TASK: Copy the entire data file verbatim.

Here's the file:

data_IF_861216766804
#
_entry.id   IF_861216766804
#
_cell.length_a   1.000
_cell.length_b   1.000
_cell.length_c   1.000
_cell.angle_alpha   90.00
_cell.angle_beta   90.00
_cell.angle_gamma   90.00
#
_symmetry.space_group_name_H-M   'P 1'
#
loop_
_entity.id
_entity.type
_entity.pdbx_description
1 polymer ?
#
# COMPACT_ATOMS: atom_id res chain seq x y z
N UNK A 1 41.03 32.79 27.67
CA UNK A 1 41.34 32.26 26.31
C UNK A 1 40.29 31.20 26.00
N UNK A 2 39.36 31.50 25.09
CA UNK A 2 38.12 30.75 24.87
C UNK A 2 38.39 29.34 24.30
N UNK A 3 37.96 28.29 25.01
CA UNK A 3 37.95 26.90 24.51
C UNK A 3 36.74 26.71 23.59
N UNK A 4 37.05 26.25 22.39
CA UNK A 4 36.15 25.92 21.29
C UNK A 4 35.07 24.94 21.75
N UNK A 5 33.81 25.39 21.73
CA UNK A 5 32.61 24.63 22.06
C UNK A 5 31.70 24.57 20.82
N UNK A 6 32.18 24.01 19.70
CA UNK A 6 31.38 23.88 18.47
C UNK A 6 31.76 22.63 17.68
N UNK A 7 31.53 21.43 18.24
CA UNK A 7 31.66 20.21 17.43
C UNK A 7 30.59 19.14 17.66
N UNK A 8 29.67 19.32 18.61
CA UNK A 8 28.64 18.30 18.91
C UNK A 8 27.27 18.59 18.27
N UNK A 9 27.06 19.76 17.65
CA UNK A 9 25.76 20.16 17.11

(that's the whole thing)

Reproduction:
data_IF_861216766804
#
_entry.id   IF_861216766804
#
_cell.length_a   1.000
_cell.length_b   1.000
_cell.length_c   1.000
_cell.angle_alpha   90.00
_cell.angle_beta   90.00
_cell.angle_gamma   90.00
#
_symmetry.space_group_name_H-M   'P 1'
#
loop_
_entity.id
_entity.type
_entity.pdbx_description
1 polymer ?
#
# COMPACT_ATOMS: atom_id res chain seq x y z
N UNK A 1 41.03 32.79 27.67
CA UNK A 1 41.34 32.26 26.31
C UNK A 1 40.29 31.20 26.00
N UNK A 2 39.36 31.50 25.09
CA UNK A 2 38.12 30.75 24.87
C UNK A 2 38.39 29.34 24.30
N UNK A 3 37.96 28.29 25.01
CA UNK A 3 37.95 26.90 24.51
C UNK A 3 36.74 26.71 23.59
N UNK A 4 37.05 26.25 22.39
CA UNK A 4 36.15 25.92 21.29
C UNK A 4 35.07 24.94 21.75
N UNK A 5 33.81 25.39 21.73
CA UNK A 5 32.61 24.63 22.06
C UNK A 5 31.70 24.57 20.82
N UNK A 6 32.18 24.01 19.70
CA UNK A 6 31.38 23.88 18.47
C UNK A 6 31.76 22.63 17.68
N UNK A 7 31.53 21.43 18.24
CA UNK A 7 31.66 20.21 17.43
C UNK A 7 30.59 19.14 17.66
N UNK A 8 29.67 19.32 18.61
CA UNK A 8 28.64 18.30 18.91
C UNK A 8 27.27 18.59 18.27
N UNK A 9 27.06 19.76 17.65
CA UNK A 9 25.76 20.16 17.11